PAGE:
Taking off from the 2014 epic ‘Chaar Sahibzaade’ which delineated the teachings of Guru Gobind Singh — the last Sikh guru, and the martyrdom of his four sons, this sequel takes place in the 18th century, partly in Punjab and partly in Nanded (Maharashtra) with ascetic Madho Das transforming into warrior Banda Singh Bahadur — under the tutelage of the tenth Sikh Guru, Guru Gobind Singh. Circumventing the religious dictat of not employing actors to make a religious film on the Sikhs, Baweja used the animation technique to judicious effects in the 2014 original. Here too, he employs a similar approach to characterize and depict the fate of the four martyred sons — Baba Ajit Singh, Baba Jujhar Singh, Baba Zorawar Singh and Baba Fateh Singh.
With some fine narration in Hindi by Om Puri and Harman Baweja, the film is a historical chronicle — though overstretched at 134 minutes — of a particular period in Sikh history, chiefly of Banda Singh taking on the mighty marauding Mughals, led by the bloodthirsty and callous Wazir Khan. The film starts on an engrossing note with a splendidly orchestrated song on the Sikh religion. With narrative versions in Punjabi and English too, the film is targeted mainly for North India as well as the Sikh diaspora settled aboard.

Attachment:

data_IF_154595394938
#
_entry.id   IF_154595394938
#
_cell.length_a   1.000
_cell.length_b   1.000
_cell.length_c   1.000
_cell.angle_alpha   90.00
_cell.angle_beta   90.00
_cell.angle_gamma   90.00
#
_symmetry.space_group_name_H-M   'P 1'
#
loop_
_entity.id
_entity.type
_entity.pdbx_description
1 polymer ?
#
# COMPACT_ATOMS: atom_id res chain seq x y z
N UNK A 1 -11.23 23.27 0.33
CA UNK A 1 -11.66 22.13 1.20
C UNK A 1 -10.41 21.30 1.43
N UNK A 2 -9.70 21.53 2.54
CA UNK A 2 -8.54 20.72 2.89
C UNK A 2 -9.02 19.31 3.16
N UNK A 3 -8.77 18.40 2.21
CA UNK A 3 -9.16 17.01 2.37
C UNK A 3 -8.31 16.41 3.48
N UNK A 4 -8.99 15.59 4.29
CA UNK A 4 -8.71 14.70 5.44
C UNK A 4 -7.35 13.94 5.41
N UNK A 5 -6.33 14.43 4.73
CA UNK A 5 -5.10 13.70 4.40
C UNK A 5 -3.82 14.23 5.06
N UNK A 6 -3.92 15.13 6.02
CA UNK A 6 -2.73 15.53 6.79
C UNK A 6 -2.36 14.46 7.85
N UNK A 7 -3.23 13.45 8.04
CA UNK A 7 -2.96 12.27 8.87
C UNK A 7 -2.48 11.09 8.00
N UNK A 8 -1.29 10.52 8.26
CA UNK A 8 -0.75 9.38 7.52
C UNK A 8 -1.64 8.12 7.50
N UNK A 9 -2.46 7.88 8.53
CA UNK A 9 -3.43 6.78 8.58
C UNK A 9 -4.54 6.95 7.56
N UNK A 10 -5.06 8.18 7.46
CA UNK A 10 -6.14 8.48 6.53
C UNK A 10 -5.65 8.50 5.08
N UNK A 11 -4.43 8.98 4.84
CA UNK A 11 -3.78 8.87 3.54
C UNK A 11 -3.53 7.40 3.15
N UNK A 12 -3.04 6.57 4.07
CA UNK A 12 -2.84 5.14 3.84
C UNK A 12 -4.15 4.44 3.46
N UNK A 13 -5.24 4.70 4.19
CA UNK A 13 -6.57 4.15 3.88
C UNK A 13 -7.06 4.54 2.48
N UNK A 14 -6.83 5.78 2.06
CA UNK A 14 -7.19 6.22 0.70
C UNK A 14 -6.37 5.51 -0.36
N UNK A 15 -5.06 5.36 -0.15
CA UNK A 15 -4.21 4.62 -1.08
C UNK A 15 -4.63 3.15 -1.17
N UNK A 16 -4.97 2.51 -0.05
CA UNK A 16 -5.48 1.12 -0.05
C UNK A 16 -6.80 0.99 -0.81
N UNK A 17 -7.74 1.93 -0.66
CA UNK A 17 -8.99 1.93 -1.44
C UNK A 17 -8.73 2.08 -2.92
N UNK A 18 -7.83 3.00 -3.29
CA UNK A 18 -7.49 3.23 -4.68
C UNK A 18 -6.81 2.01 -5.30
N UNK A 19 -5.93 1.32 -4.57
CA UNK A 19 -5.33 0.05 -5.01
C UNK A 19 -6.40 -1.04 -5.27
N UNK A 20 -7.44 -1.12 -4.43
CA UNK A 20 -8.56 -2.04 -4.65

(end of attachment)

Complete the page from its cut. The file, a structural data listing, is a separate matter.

From helping simple village-folk in fighting bandits to abolishing the zamindari system, Banda Singh’s life seems to have been well researched. It’s a sincere, well-intentioned effort by Baweja and company. There is more history to be learnt during the epilogue text in the final seven minutes than in the entire film.